As I mentioned before, I currently still have a 3rd 9800 GTX+ I never installed in my computer, When I ordered my original PSU, I thought I was unable to hook up 3rd 9800 GTX+ video cards in SLI because of the power cable hook ups I was limited too.
The computer in this video has the same PSU, Tagan BZ900 with 3 XFX GeForce 260 GTX in 3 Way SLI.
After doing some research, I have come across 6 pin PCIe Splitters. I am not a “power guru” so I am not sure if I can use these types of splitters but if I can, how would I hook it up properly to avoid power issues?
Thanks for the reply, unfortunately Tagan went out of business and the PipeRock type modular cables are no longer available to purchase.
On the back of the PSU there are 8 PipeRock connections. 4 blue for Sata / Molex, 2 Red PCI-E and 2 Green PCI-E.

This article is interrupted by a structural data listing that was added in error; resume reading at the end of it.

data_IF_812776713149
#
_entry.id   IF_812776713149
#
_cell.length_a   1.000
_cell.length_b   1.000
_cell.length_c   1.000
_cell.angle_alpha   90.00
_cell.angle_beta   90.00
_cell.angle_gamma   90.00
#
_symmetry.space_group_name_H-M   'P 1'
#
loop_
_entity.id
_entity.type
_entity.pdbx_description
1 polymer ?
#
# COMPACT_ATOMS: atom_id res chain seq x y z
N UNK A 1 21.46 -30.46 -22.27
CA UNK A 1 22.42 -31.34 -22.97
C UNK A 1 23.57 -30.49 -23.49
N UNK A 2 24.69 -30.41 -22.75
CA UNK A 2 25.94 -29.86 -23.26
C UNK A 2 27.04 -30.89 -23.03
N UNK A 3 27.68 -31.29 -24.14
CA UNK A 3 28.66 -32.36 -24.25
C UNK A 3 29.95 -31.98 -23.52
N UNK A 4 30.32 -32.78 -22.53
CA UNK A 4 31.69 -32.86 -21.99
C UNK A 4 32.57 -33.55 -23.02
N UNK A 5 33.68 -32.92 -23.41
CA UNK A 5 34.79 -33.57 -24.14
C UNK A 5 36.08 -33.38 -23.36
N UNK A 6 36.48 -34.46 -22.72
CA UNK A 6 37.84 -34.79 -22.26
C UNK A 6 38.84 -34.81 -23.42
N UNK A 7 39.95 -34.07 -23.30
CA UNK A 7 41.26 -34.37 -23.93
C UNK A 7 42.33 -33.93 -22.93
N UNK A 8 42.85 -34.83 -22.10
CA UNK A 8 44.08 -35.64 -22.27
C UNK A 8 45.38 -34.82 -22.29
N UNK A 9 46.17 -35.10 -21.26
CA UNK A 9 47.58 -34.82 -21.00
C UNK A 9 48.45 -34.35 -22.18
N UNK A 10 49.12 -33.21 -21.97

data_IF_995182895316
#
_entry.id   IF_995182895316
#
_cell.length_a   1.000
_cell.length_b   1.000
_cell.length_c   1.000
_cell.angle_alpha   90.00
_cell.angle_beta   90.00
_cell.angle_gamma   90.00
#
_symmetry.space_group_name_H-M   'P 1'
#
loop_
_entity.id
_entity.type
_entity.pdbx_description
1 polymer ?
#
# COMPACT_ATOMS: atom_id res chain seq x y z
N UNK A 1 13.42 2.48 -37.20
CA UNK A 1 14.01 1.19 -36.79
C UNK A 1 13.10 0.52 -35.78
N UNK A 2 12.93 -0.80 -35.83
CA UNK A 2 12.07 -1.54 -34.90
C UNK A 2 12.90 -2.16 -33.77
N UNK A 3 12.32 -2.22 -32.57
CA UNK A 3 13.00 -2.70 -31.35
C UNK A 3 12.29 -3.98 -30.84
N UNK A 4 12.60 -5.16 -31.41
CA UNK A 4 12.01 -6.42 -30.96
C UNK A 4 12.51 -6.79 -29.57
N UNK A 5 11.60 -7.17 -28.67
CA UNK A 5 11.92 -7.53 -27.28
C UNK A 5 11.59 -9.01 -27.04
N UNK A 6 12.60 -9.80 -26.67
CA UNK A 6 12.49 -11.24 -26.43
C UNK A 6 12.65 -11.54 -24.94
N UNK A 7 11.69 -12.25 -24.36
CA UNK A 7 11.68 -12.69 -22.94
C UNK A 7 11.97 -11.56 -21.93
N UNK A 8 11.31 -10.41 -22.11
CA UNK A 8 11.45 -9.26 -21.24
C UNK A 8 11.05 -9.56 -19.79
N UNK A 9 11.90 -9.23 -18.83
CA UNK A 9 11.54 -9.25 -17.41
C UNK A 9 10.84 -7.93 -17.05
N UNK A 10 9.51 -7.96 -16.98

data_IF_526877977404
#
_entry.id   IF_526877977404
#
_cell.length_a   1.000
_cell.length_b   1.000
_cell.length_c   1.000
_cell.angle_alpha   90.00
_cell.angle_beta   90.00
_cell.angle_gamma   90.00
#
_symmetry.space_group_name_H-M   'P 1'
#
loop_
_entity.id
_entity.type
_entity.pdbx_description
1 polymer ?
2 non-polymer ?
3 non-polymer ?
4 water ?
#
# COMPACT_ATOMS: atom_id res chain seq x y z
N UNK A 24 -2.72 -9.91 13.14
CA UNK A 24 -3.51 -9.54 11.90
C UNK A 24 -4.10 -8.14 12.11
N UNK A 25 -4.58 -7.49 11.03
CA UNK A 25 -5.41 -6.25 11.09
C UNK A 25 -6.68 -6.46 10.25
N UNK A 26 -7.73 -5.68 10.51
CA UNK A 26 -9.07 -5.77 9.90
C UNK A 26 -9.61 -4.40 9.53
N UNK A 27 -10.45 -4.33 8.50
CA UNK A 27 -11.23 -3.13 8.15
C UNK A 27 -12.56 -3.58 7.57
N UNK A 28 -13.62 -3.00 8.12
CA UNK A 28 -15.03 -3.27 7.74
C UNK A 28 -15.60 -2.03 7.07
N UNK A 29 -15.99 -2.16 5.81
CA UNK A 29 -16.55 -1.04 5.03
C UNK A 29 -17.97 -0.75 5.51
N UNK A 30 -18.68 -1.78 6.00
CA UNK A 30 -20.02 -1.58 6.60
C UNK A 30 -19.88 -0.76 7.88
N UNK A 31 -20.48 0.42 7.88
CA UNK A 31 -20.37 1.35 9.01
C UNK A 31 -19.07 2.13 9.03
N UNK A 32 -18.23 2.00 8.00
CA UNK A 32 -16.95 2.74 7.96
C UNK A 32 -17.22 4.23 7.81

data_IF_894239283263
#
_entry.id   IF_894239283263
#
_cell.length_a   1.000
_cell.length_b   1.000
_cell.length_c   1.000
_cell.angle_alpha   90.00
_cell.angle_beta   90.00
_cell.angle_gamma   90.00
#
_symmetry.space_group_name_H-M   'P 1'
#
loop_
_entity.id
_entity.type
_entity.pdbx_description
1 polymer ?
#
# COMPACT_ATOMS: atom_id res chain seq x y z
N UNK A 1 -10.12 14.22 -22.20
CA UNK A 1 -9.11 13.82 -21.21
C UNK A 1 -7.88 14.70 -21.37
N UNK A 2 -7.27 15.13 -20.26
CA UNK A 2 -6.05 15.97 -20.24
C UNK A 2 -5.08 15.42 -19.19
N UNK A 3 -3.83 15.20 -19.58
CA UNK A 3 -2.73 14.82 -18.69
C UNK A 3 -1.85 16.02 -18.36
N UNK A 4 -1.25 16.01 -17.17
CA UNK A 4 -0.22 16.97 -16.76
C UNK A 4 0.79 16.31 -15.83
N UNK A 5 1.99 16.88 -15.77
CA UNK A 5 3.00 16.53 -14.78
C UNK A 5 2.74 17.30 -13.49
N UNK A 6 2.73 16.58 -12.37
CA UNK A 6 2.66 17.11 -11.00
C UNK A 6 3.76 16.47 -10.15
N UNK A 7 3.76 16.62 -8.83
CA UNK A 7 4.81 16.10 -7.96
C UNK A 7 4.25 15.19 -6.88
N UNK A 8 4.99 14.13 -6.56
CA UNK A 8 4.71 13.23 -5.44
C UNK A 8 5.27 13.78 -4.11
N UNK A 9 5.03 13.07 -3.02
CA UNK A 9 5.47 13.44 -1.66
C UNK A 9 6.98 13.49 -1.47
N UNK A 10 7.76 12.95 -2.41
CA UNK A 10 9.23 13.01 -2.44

I have read on different forums that a good 900W PSU is plently for a 3 9800 GTX in SLI, but I just want to make sure that I am hooking it up correctly, Don't want to turn this project into "Bailout Situation"
Are the connectors physically different for the different lines that connect to the PSU?
What I mean is, do you think the red cord would fit in the blue slot?
I don't really understand why a PSU maker would limit it this way, but maybe it was done with yours.
Also, there may still be cables available on the secondary market somewhere. There could be a broken Tagan modular PSU on ebay that is being sold for scrap parts as we speak. You could potentially get a cable that way.
I wouldn't try to split a PCIE wire into 2x PCIE wires, but 2x Molex into 1x PCIE should be fine if that is the route you have to take.
It would be best to take as much as possible from different power cable ports on the SATA/MOLEX lines.
If you had 4x drives (1 dvd and 3x hard drives or whatever) you would want 1 on each cable and with the 4 molex cables that you need to make 2x PCIE you would also put one on each of the SATA/MOLEX lines.
That would give you two connections to each wire, one a regular drive and one that links to the video card.
Keep in mind the safer bet is to just have a PSU that can handle this stuff natively. One with 6x PCIE built in.
It should work just fine as I described, but it isn't going to win any best practice awards.